Since responding to central apneas can lead to over titration, testing for airway patency allows for differentiation of central from obstructive apneas. Two methods used to test for airway patency include cardiogenic pulsation testing and device-generated pressure oscillations. The first method looks for cardiogenic pulse artifact in the flow, which is only present if the airway is open. In the second method, the device provides single pressure pulse or small oscillation in the flow (eg, 1 cm, 4–5 Hz or forced oscillation technique), which is only reflected back to the flow sensors if the airway is closed.18–20 Respironics uses pressure pulses and also defines an obstructive apnea if there is a larger than expected breath after apnea termination. A mixed apnea can be determined if the airway is open for only part of the flow. ResMed from >9 onward uses force oscillation technique to define central apneas and defines central apneas if leak is >30 L/min.18 DeVilbiss Autoadjust 2 uses a modulating micro-oscillation to determine airway patency during apneas.
In order to evaluate flow limitations, Respironics determines roundness, flatness, skewness, and WPF to rate the most recent four breaths as better, worse, or the same compared to baseline. Roundness is determined by the similarity of the WPF between 5% and 95% values to a sine wave. Flatness is determined by the absolute value of the variance between 20% and 80% of inspiratory flow from the average of all the values in the same period, divided by 80% volume point. Skewness is determined by dividing the average of the highest 5% of flows in the mid third of the breath by the average of the highest 5% of flows in the first third of the breath.17
ResMed also determines flow limitation. S8 AutoSet defines flow limitation using flatness of an inspiratory breath. The flatness index is calculated by the RMS deviation from unit scaled flow calculated over the middle 50% of a normalized inspiratory breath.4 From the S9 onward, flow limitation is calculated using a combination of flatness index, breath shape index, ventilation change, and breath duty cycle. Ventilation change is the ratio of the current breath ventilation to recent 3-minute ventilation. Breath duty cycle is the ratio of current breath time of inspiration to total breath time of recent 5 minutes. If a breath is severely flow limited, the flow limitation index will be closer to one and when the breath is normal or round, the flow limitation index will be zero.8
Table 2 summarizes the differences between the algorithms for the ResMed AutoSet device,4,8 ResMed AutoSet for Her,8 Respironics System One REMstar Auto,17 and DeVilbiss IntelliPAP AutoAdjust and AutoAdjust 2.21 ResMed AutoSet evaluates flow every breath looking for apneas, snore, and flow limitation, but responds to flow limitation on a 3-breath average, has faster decreases in the absence of flow limitation and has a higher rate of pressure change to all responses (apnea, snore, and flow limitation) than AutoSet for Her.8,18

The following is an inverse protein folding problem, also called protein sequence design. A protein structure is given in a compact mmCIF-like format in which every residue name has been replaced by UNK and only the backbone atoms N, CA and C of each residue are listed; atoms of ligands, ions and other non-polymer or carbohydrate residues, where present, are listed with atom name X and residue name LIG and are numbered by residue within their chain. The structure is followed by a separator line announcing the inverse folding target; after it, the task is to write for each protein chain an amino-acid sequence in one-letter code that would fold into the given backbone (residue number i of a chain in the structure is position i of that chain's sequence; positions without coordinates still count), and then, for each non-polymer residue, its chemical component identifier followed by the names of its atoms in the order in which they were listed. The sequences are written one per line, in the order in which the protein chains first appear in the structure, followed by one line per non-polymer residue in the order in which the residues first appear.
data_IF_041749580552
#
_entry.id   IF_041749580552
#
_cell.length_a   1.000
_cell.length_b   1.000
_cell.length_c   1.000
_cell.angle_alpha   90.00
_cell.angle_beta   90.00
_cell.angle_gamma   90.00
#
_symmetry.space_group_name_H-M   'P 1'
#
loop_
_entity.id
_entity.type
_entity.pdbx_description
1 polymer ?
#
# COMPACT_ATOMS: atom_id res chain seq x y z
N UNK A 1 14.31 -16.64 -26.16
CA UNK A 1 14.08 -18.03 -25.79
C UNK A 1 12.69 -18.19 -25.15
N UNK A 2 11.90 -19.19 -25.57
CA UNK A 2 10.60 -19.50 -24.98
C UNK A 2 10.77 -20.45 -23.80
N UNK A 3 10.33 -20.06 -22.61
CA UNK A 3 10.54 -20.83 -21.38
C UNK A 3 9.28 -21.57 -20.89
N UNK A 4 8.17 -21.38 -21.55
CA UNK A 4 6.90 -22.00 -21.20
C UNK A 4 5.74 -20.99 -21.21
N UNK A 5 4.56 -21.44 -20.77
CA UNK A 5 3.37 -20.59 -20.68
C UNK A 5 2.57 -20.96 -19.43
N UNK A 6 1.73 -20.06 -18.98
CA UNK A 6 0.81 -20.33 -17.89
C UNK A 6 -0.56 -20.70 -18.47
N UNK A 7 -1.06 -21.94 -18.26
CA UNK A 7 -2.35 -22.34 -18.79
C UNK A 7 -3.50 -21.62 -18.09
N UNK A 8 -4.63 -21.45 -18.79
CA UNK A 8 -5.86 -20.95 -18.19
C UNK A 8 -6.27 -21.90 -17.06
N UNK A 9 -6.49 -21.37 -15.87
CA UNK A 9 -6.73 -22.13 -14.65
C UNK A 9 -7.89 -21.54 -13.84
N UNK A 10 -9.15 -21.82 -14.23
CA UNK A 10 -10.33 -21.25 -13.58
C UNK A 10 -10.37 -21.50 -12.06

In comparison, ResMed AutoSet for Her evaluates the flow for every breath looking for apneas, snore, and flow limitation, and delivers a proportional increase in pressure depending on the degree of deviation of the event from normal, modulated by the current pressure setting and leak rates. If pressure is >10, then the response to flow limitation reduces and a louder snore is required to produce a response.8 Both AutoSet for Her and AutoSet respond less as leak gets higher.
Respironics REMstar Auto uses layers of control including ramp, leak, snore, apnea/hypopnea, variable breathing, and flow limitation. If there is no snore, apnea/hypopnea, variable breathing, or flow limitation breathing for 3–5 minutes, it will enter a testing period in which it will first decrease the pressure until either Pminimum or the flow characteristics (peak, flatness, roundness, and skew) worsen, which is the Pcritical, then quickly increase by 1.5 and holds for 10 minutes unless further events or flow limitation occurs. If there is snore, apnea/hypopnea, variable breathing or flow limitation, the pressure increases by 0.5/min until there is no further improvement or worsening, then decreases by 1.5, which is set as the Poptimal pressure. REMstar also uses several mechanisms to avoid over titration, which include nonresponsive apnea/hypopnea logic, variable breathing, and leak control (Table 2).17,22
Most devices start at the set EPAP minimum (EPAPmin) each night. Respironics REMstar Pro and REMstar Auto have CPAP check mode, which checks the 90% pressure every 30 hours, then decides whether to leave the EPAP unchanged, or changes the EPAP up or down by one but not more than three from set EPAP.23
DeVilbiss’s IntelliPAP AutoAdjust allows setting of amplitude and duration cut-points for apneas and hypopneas to change sensitivity. AutoAdjust does not detect flow limitation and defines central apneas as <5% of airflow for 10 seconds.21 It continuously scores events, but only decides once per minute whether to adjust pressures. AutoAdjust 2 similarly adjusts pressures once per minute, but also responds to flow limitation based on inspiratory flatness. It uses modulating micro-oscillation during apneas to test for patency and has an algorithm to define periodic breathing, looking for cyclic breathing as short as a 20-second cycle. AutoAdjust 2 holds or lowers pressures in response to central apneas and periodic breathing.